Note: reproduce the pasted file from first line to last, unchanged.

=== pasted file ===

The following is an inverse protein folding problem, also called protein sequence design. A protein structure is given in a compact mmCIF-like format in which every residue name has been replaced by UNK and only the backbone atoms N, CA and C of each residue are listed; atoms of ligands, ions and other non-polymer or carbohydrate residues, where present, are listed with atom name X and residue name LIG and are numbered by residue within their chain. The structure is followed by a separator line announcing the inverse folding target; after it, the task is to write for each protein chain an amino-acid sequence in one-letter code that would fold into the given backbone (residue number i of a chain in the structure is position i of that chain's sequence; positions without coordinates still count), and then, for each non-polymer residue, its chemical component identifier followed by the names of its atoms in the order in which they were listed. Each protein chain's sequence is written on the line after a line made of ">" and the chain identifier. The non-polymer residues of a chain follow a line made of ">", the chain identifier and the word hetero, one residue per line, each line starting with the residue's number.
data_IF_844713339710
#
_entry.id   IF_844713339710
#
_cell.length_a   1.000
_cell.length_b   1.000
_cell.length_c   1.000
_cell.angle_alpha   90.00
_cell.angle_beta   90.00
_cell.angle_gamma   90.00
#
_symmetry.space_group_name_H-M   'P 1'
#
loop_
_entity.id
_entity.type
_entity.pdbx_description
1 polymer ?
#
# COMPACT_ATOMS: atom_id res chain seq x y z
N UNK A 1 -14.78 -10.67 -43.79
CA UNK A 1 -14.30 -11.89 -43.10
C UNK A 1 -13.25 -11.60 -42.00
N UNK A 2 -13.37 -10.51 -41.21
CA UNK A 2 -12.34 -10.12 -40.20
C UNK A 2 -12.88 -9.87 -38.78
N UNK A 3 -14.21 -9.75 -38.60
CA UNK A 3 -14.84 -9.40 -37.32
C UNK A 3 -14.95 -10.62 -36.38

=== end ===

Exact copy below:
The following is an inverse protein folding problem, also called protein sequence design. A protein structure is given in a compact mmCIF-like format in which every residue name has been replaced by UNK and only the backbone atoms N, CA and C of each residue are listed; atoms of ligands, ions and other non-polymer or carbohydrate residues, where present, are listed with atom name X and residue name LIG and are numbered by residue within their chain. The structure is followed by a separator line announcing the inverse folding target; after it, the task is to write for each protein chain an amino-acid sequence in one-letter code that would fold into the given backbone (residue number i of a chain in the structure is position i of that chain's sequence; positions without coordinates still count), and then, for each non-polymer residue, its chemical component identifier followed by the names of its atoms in the order in which they were listed. Each protein chain's sequence is written on the line after a line made of ">" and the chain identifier. The non-polymer residues of a chain follow a line made of ">", the chain identifier and the word hetero, one residue per line, each line starting with the residue's number.
data_IF_844713339710
#
_entry.id   IF_844713339710
#
_cell.length_a   1.000
_cell.length_b   1.000
_cell.length_c   1.000
_cell.angle_alpha   90.00
_cell.angle_beta   90.00
_cell.angle_gamma   90.00
#
_symmetry.space_group_name_H-M   'P 1'
#
loop_
_entity.id
_entity.type
_entity.pdbx_description
1 polymer ?
#
# COMPACT_ATOMS: atom_id res chain seq x y z
N UNK A 1 -14.78 -10.67 -43.79
CA UNK A 1 -14.30 -11.89 -43.10
C UNK A 1 -13.25 -11.60 -42.00
N UNK A 2 -13.37 -10.51 -41.21
CA UNK A 2 -12.34 -10.12 -40.20
C UNK A 2 -12.88 -9.87 -38.78
N UNK A 3 -14.21 -9.75 -38.60
CA UNK A 3 -14.84 -9.40 -37.32
C UNK A 3 -14.95 -10.62 -36.38